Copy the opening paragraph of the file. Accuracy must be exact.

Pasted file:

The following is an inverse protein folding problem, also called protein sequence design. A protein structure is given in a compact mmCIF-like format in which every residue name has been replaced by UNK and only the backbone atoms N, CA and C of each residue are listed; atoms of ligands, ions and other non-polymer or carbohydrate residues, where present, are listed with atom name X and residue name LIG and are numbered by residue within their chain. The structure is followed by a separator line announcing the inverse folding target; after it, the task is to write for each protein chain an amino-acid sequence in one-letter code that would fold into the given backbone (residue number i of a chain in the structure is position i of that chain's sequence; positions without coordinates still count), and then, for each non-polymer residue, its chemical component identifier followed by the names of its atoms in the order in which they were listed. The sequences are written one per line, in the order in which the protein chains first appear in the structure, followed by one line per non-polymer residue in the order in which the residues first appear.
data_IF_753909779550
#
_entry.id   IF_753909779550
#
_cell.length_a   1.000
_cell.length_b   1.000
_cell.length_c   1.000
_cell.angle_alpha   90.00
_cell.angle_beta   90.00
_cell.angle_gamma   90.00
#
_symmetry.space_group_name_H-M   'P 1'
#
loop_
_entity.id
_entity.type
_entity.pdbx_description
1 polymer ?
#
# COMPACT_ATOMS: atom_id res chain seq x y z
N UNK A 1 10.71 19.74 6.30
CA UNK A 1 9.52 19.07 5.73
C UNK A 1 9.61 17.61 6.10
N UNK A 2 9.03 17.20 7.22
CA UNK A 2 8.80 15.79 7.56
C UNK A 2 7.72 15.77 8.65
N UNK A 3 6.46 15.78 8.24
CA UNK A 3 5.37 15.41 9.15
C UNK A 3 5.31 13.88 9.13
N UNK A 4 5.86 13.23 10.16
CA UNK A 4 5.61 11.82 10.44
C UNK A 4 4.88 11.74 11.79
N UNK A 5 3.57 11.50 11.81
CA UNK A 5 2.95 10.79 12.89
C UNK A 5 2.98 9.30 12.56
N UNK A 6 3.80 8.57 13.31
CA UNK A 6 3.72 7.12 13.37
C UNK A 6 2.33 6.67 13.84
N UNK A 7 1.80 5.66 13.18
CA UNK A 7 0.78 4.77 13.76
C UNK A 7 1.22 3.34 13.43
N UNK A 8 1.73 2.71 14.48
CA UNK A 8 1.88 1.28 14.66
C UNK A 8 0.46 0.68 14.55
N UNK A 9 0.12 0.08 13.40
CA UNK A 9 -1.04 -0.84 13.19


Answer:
The following is an inverse protein folding problem, also called protein sequence design. A protein structure is given in a compact mmCIF-like format in which every residue name has been replaced by UNK and only the backbone atoms N, CA and C of each residue are listed; atoms of ligands, ions and other non-polymer or carbohydrate residues, where present, are listed with atom name X and residue name LIG and are numbered by residue within their chain. The structure is followed by a separator line announcing the inverse folding target; after it, the task is to write for each protein chain an amino-acid sequence in one-letter code that would fold into the given backbone (residue number i of a chain in the structure is position i of that chain's sequence; positions without coordinates still count), and then, for each non-polymer residue, its chemical component identifier followed by the names of its atoms in the order in which they were listed. The sequences are written one per line, in the order in which the protein chains first appear in the structure, followed by one line per non-polymer residue in the order in which the residues first appear.